Another even more recent study using running as a training model replicated the findings of increase endurance enzyme activity after 6-weeks of training but did not find an associated improvement in endurance performance. (Drust et al, 2009) This study did not necessarily have their subjects train with low glycogen content, though, they simply did not have one group take in any carbohydrate beverage during training while the control group did. From what I see in the research, it is the training that is performed with low glycogen content in the muscles that is key to the positive signaling and adaptive responses. It is well known that reducing carbohydrate intake during training increases the body’s ability to oxidize fats. It is also well known that very high intensity training which relies almost exclusively on carbohydrate as fuel can only be performed with adequate glycogen stores. In order to maximize both performance during high intensity interval sessions and also maximize the body’s metabolic responses to endurance exercise it might be helpful to vary your training sessions relative to glycogen content.
My suggestion would be to undertake high intensity interval training with relatively high glycogen content…and ideally, to perform these training sessions in the morning. Meaning, you want to be well fueled (high glycogen content) prior to the start of your high intensity training sessions. For multisport athletes, you should vary which sports you do in these morning sessions to ensure that each sport has appropriate high intensity sessions in your workout plan. Some days the morning high intensity session is focused on swimming, some days running and some days cycling. In order to prepare for your lower glycogen content workout later in the day it is important NOT to fully replenish lost glycogen. I would recommend eating a diet containing a low to moderate carbohydrate content (around 40 to 50% of total calories) after these sessions. Then, later in the day a longer but significantly lower intensity session focused on building pure endurance should be performed later in the day with little to no carbohydrate intake during the session (0- 40 grams per hour.). After the longer session, a high glycemic recovery drink or a more typical moderately high to high carbohydrate meal should be eaten (60-70% carbohydrate content). Following this session the goal is to fully replenish lost glycogen so you are fully fueled and prepared for your high intensity training session. For athletes who only train once per day, you could modify this strategy to include a high intensity interval session on the first day and then eat the low to moderate carbohydrate meals following this session. The next day, your training session should be the low intensity longer duration workout with limited carbohydrate intake. After this session is completed, then a moderate high to high carbohydrate diet should be maintained.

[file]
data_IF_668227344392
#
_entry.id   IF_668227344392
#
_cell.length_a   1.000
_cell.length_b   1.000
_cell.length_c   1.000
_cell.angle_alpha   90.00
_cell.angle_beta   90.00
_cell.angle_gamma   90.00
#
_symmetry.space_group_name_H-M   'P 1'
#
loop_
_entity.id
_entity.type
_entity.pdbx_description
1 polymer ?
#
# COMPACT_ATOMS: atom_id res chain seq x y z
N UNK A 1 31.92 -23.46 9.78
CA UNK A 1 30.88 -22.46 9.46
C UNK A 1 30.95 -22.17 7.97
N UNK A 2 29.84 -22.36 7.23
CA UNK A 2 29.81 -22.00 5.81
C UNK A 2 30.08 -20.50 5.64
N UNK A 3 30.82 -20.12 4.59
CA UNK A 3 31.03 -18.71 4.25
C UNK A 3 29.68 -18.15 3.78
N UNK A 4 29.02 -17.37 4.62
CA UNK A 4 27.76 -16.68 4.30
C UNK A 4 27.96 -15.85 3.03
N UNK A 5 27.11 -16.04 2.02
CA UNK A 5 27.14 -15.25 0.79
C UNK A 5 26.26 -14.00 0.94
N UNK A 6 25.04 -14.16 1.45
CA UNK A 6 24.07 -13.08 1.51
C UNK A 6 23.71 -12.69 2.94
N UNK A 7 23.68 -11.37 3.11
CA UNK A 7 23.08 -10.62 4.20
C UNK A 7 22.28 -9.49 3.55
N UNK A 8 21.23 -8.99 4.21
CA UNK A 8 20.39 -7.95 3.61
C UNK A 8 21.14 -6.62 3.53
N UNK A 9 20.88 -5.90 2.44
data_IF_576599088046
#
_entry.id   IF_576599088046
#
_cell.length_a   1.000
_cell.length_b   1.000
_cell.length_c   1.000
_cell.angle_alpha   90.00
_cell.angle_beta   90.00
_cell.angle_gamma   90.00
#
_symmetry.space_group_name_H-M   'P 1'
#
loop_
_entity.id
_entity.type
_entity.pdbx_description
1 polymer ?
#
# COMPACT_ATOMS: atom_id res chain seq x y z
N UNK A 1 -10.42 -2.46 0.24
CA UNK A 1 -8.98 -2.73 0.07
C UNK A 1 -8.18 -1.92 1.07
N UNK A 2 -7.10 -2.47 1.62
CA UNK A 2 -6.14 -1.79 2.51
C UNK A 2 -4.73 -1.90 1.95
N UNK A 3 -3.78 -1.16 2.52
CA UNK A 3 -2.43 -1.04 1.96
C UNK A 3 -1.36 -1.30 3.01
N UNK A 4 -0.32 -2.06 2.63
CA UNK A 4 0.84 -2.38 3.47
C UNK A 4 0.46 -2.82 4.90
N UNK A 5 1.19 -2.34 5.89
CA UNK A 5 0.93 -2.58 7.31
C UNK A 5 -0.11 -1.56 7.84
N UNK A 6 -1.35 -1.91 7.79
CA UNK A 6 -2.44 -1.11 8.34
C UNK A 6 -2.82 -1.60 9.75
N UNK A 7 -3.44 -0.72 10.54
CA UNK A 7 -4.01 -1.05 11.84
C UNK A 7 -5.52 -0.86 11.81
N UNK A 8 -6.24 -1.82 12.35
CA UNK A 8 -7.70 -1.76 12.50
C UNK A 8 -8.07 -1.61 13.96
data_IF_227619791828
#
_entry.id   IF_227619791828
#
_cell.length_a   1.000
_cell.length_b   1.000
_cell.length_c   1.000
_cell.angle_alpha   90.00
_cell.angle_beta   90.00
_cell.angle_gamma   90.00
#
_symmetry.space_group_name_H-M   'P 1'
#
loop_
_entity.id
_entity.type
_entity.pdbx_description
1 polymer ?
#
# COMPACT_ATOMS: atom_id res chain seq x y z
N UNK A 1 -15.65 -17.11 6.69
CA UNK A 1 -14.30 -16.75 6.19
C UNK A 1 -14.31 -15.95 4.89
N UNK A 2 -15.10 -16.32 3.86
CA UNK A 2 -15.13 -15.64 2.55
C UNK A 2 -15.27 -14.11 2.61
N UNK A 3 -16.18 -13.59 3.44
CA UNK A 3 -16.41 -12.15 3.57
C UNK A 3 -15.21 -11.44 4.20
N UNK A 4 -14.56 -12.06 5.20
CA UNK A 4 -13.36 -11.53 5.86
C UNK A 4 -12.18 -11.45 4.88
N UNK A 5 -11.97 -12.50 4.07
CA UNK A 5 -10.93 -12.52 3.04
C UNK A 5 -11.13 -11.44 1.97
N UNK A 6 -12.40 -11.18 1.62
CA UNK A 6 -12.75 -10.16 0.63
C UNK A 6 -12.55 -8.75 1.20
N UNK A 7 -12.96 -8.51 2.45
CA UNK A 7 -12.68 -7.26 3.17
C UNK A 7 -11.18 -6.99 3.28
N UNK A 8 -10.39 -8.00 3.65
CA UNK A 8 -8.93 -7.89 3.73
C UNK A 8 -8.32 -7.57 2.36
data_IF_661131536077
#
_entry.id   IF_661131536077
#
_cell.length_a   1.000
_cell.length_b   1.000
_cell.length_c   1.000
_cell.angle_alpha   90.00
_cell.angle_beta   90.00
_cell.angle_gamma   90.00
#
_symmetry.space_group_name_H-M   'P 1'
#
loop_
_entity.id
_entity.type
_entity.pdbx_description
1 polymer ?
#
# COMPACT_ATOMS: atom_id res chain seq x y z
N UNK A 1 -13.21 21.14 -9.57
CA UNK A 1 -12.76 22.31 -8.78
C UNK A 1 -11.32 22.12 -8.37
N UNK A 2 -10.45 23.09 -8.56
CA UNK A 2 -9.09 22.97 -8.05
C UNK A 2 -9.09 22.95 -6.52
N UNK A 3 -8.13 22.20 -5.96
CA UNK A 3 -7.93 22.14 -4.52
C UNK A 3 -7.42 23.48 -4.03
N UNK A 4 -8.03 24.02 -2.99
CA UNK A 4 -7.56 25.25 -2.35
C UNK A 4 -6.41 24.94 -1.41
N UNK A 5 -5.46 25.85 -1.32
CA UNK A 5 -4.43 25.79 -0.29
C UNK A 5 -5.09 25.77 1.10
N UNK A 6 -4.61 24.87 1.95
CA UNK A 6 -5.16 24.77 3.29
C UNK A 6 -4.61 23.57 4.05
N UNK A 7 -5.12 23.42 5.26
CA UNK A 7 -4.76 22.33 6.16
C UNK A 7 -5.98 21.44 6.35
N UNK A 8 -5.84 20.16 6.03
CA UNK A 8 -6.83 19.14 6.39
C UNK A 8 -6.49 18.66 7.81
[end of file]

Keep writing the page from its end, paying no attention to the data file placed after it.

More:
*This change in training fueling strategy may take 6-8 weeks before a significant adaptation can occur.
High Intensity Training Session: Begin session well fueled with glycogen stores topped off. Finish session and do not consume a recovery drink. Instead consume a balanced meal with only 40%-50% of calories coming from carbohydrates.
Low Intensity long training session: Begin session low to moderately fueled, where glycogen stores do not need to be topped off. Consume about 20-40g carbohydrates per hour (about one serving of EFS drink) which should be less carbohydrates than you would normally consume. The goal is to exercise and finish the session with relatively low glycogen stores. Following this session immediately begin to replenish lost stores through the use of a well formulated recovery drink and/or high glycemic foods.
Racing: During your racing you should consume 50g+ of carbohydrates per hour. With proper substrate adaptation this should be sufficient to fuel you for long endurance races.
A. K. Hansen, C.P. Fischer, P. Plomgaard, J. L. Andersen, B. Saltin and B.K. Pedersen. Skeletal muscle adaptation: training twice every second day vs. training once daily. J Appl Physiol 98:93-99, 2005.
Ingrahm, S. A., H. Carter, G. P. Whyte, and J. H. Doust. Physiological and Performance Effects of Low- versus Mixed-Intensity Rowing Training. Med. Sci. Sports Exerc., Vol. 40, No. 3, pp. 579–584, 2008.
J.Esteve-Lanao, C. Foster, S. Seiler, and A. Lucia, Impact of Training Intensity Distribution on Performance in Endurance Athletes. J Str and Cond Research. 21(3), 943-949, 2007.
J. P. Morton, L. Croft, J. D. Bartlett, D. P. M. MacLaren, T. Reilly, L. Evans, A. McArdle, and B. Drust. “Reduced carbohydrate availability does not modulate training-induced heat shock protein adaptations but does upregulate oxidative enzyme activity in human skeletal muscle” J Appl Physiol 106: 1513-1521, 2009.
K.S. Seiler and G.O. Kjerland. Quantifying training intensity distribution in elite athletes. Is there evidence for an “optimal” distribution? Scand J Med Sci Sports. 16: 49-56, 2006.